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Geospatial Sector of India

Geospatial Sector of India

In this article we will discuss Geospatial Sector of India

In this article, we will discuss Geospatial Sector of India. So, let’s get started.

Geospatial Sector of India

Geospatial Technology

  • Geospatial technologies is a term used to describe the range of modern tools contributing to the geographic mapping and analysis of the Earth and human societies.
  • The term ‘geospatial’ refers to a collection of technologies that help to collect, analyse, store, manage, distribute, integrate, and present geographic information.
  • Broadly, it consists of the following technologies:
  • Remote Sensing
  • GIS (Geographic Information System)
  • GNSS (Global Navigation Satellite System)
  • Survey
  • 3D modelling
  • It enables better measurement, management, and maintenance of assets, monitoring of resources and even providing predictive and prescriptive analysis for forecasting and planned interventions.

Liberalisation of the Geospatial Sector

  • The Ministry of Science and Technology, in February 2021, released new guidelines for the Geo-Spatial Sector in India, which deregulated the previous protocol and liberalised the sector to a more competitive field.
  • The policy granted open access to the geospatial data and services, including maps, for all Indian entities, with the exception of sensitive defence or security-related data.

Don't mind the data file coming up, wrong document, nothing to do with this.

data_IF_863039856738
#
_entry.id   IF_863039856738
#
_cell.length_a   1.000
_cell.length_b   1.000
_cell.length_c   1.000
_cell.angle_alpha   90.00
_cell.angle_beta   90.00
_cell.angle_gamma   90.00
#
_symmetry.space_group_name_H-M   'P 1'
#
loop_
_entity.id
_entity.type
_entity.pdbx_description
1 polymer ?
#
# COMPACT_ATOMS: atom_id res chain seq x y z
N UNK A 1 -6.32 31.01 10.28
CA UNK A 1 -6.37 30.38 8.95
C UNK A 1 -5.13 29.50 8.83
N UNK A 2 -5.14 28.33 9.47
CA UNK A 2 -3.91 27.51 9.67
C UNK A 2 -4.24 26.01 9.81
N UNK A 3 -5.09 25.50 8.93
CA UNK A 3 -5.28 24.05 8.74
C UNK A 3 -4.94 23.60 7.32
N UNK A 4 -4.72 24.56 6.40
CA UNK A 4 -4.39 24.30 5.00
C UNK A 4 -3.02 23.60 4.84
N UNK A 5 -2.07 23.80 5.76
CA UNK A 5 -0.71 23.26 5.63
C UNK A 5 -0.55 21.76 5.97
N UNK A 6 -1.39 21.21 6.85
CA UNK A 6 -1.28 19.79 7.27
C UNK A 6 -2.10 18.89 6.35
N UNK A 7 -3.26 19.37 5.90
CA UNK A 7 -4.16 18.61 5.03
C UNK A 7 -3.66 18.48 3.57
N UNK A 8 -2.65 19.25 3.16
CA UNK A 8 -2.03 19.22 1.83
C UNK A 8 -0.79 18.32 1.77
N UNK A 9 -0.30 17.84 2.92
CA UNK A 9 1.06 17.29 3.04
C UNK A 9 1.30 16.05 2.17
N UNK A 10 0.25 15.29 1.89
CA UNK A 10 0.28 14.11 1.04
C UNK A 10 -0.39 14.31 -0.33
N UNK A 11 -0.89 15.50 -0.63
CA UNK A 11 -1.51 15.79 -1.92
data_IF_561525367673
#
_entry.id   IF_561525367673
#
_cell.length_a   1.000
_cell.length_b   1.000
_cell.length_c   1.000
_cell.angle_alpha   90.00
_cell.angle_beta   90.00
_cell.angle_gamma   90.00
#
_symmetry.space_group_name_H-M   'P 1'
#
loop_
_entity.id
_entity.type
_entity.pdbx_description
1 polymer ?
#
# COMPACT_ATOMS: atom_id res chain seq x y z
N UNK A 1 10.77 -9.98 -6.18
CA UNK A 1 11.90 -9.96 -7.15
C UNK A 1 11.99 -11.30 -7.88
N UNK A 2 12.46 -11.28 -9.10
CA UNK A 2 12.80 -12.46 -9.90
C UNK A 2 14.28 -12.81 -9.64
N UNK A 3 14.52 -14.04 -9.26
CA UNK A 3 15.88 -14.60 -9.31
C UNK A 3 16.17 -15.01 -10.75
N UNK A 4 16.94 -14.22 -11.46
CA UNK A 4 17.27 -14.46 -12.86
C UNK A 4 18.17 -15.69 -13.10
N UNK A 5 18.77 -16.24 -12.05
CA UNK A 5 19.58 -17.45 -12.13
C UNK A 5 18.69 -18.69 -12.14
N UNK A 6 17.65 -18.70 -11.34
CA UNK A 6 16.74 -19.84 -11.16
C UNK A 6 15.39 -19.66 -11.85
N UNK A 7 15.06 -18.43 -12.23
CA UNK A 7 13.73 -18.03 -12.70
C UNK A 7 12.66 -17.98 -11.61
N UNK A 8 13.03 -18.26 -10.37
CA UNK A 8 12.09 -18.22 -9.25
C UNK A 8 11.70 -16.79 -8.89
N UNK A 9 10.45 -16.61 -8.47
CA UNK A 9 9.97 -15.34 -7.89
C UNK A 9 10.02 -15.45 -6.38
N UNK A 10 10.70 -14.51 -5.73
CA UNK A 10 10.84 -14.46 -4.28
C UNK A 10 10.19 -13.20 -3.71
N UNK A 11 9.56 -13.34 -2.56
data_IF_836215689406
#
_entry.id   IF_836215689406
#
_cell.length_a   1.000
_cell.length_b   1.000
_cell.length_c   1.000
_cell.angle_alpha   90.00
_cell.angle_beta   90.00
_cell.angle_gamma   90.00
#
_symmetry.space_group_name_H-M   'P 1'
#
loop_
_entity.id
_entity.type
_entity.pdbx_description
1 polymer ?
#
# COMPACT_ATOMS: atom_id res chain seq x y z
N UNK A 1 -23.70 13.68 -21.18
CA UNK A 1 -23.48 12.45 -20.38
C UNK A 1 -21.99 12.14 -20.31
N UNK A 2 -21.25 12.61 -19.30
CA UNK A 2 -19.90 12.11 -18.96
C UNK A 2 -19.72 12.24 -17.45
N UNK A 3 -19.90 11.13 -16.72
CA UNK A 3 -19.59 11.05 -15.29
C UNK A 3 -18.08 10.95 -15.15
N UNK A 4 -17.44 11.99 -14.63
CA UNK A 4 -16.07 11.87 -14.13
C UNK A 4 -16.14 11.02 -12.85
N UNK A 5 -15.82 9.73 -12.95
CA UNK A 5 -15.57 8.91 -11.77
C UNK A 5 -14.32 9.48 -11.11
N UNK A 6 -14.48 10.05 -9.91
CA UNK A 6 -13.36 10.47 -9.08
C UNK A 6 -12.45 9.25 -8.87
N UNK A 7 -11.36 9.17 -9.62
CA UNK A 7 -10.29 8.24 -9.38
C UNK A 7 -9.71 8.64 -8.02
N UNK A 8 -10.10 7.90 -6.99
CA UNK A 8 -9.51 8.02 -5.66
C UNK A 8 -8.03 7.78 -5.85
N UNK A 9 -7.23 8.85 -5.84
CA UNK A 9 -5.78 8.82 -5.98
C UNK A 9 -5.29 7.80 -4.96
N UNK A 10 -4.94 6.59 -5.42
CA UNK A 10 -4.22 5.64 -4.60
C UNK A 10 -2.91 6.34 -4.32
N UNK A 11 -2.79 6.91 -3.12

• Indian corporations and innovators are no longer subject to restrictions nor do they require prior approvals before generating or updating digital geospatial data and maps within the territory of India.
  • There is also no requirement for security clearance, licence or any other restrictions.
  • Significance of Revised Guidelines
  • The declaration of the guidelines followed by the mention of geospatial in the Union Budget 2022-23 have created the necessary hype about the sector.
  • The growth in the net-worth of the sector has been projected to be about ₹1 lakh-crore by the year 2029 with 13% Compound Annual Growth Rate (CAGR).
  • Consequently, the geospatial sector, which was considered taboo by investors, is seeing new interest.
  • The liberalisation of the guidelines has brought in a response from the private industry which is no more apprehensive and conservative like it was in previous years.
  • Underlying Challenges
  • Among the most prominent hurdles is the absence of a sizable geospatial market in India.
  • There is no demand for geospatial services and products on a scale linked to India’s potential and size.
  • This lack of demand is mainly a consequence of the lack of awareness among potential users in government and private sectors.
  • The other hurdle has been the lack of skilled manpower across the entire pyramid.
  • The unavailability of foundation data, especially at high-resolution, is also a constraint.
  • The lack of clarity on data sharing and collaboration prevents co-creation and asset maximisation.
  • Additionally, there are still no ready-to-use solutions especially built to solve the problems of India.
  • Though India has many who are trained in geospatial this is mostly either through a master’s level programme or on-job training.
  • Unlike the West, India lacks a strata of core professionals who understand geospatial end-to-end.

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